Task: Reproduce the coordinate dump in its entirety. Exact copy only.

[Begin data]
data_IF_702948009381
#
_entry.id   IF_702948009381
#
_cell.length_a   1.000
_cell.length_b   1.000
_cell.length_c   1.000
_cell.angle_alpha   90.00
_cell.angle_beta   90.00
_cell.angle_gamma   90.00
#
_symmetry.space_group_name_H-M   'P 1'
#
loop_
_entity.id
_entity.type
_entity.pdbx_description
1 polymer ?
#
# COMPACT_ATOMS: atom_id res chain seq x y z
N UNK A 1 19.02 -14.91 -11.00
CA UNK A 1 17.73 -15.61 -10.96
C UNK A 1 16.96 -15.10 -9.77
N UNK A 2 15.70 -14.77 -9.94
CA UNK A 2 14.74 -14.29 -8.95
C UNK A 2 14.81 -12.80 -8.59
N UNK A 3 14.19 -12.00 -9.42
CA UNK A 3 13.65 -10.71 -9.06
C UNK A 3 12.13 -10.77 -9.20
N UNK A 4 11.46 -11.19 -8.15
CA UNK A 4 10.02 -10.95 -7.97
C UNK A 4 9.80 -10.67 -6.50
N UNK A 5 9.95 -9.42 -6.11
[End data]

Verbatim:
data_IF_702948009381
#
_entry.id   IF_702948009381
#
_cell.length_a   1.000
_cell.length_b   1.000
_cell.length_c   1.000
_cell.angle_alpha   90.00
_cell.angle_beta   90.00
_cell.angle_gamma   90.00
#
_symmetry.space_group_name_H-M   'P 1'
#
loop_
_entity.id
_entity.type
_entity.pdbx_description
1 polymer ?
#
# COMPACT_ATOMS: atom_id res chain seq x y z
N UNK A 1 19.02 -14.91 -11.00
CA UNK A 1 17.73 -15.61 -10.96
C UNK A 1 16.96 -15.10 -9.77
N UNK A 2 15.70 -14.77 -9.94
CA UNK A 2 14.74 -14.29 -8.95
C UNK A 2 14.81 -12.80 -8.59
N UNK A 3 14.19 -12.00 -9.42
CA UNK A 3 13.65 -10.71 -9.06
C UNK A 3 12.13 -10.77 -9.20
N UNK A 4 11.46 -11.19 -8.15
CA UNK A 4 10.02 -10.95 -7.97
C UNK A 4 9.80 -10.67 -6.50
N UNK A 5 9.95 -9.42 -6.11